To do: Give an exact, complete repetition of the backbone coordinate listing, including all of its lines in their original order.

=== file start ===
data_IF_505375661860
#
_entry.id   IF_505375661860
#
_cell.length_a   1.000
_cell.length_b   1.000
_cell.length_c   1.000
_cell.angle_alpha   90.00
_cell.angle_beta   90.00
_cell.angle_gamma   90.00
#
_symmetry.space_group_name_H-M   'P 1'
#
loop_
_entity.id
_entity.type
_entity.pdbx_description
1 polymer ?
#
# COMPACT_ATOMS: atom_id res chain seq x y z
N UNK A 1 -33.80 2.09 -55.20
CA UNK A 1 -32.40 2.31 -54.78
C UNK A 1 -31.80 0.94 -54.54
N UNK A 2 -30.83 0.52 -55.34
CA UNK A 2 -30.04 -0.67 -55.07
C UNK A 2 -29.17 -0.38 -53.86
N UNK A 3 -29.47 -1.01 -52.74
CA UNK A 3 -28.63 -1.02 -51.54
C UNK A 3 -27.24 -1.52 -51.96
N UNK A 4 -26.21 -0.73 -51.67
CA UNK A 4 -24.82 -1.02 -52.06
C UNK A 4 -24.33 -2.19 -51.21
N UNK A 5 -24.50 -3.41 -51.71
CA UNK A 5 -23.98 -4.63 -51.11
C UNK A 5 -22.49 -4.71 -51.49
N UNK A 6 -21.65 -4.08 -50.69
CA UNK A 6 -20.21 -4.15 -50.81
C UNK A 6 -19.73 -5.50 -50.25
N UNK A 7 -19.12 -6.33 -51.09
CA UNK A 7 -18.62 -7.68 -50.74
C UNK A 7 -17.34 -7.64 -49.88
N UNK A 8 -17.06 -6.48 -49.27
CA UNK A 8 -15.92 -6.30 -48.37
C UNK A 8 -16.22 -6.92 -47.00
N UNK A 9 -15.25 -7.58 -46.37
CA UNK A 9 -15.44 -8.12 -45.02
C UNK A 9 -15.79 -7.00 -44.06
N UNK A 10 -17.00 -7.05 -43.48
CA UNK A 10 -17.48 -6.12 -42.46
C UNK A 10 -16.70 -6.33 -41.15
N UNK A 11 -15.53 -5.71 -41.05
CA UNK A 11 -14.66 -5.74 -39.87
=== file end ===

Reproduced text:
data_IF_505375661860
#
_entry.id   IF_505375661860
#
_cell.length_a   1.000
_cell.length_b   1.000
_cell.length_c   1.000
_cell.angle_alpha   90.00
_cell.angle_beta   90.00
_cell.angle_gamma   90.00
#
_symmetry.space_group_name_H-M   'P 1'
#
loop_
_entity.id
_entity.type
_entity.pdbx_description
1 polymer ?
#
# COMPACT_ATOMS: atom_id res chain seq x y z
N UNK A 1 -33.80 2.09 -55.20
CA UNK A 1 -32.40 2.31 -54.78
C UNK A 1 -31.80 0.94 -54.54
N UNK A 2 -30.83 0.52 -55.34
CA UNK A 2 -30.04 -0.67 -55.07
C UNK A 2 -29.17 -0.38 -53.86
N UNK A 3 -29.47 -1.01 -52.74
CA UNK A 3 -28.63 -1.02 -51.54
C UNK A 3 -27.24 -1.52 -51.96
N UNK A 4 -26.21 -0.73 -51.67
CA UNK A 4 -24.82 -1.02 -52.06
C UNK A 4 -24.33 -2.19 -51.21
N UNK A 5 -24.50 -3.41 -51.71
CA UNK A 5 -23.98 -4.63 -51.11
C UNK A 5 -22.49 -4.71 -51.49
N UNK A 6 -21.65 -4.08 -50.69
CA UNK A 6 -20.21 -4.15 -50.81
C UNK A 6 -19.73 -5.50 -50.25
N UNK A 7 -19.12 -6.33 -51.09
CA UNK A 7 -18.62 -7.68 -50.74
C UNK A 7 -17.34 -7.64 -49.88
N UNK A 8 -17.06 -6.48 -49.27
CA UNK A 8 -15.92 -6.30 -48.37
C UNK A 8 -16.22 -6.92 -47.00
N UNK A 9 -15.25 -7.58 -46.37
CA UNK A 9 -15.44 -8.12 -45.02
C UNK A 9 -15.79 -7.00 -44.06
N UNK A 10 -17.00 -7.05 -43.48
CA UNK A 10 -17.48 -6.12 -42.46
C UNK A 10 -16.70 -6.33 -41.15
N UNK A 11 -15.53 -5.71 -41.05
CA UNK A 11 -14.66 -5.74 -39.87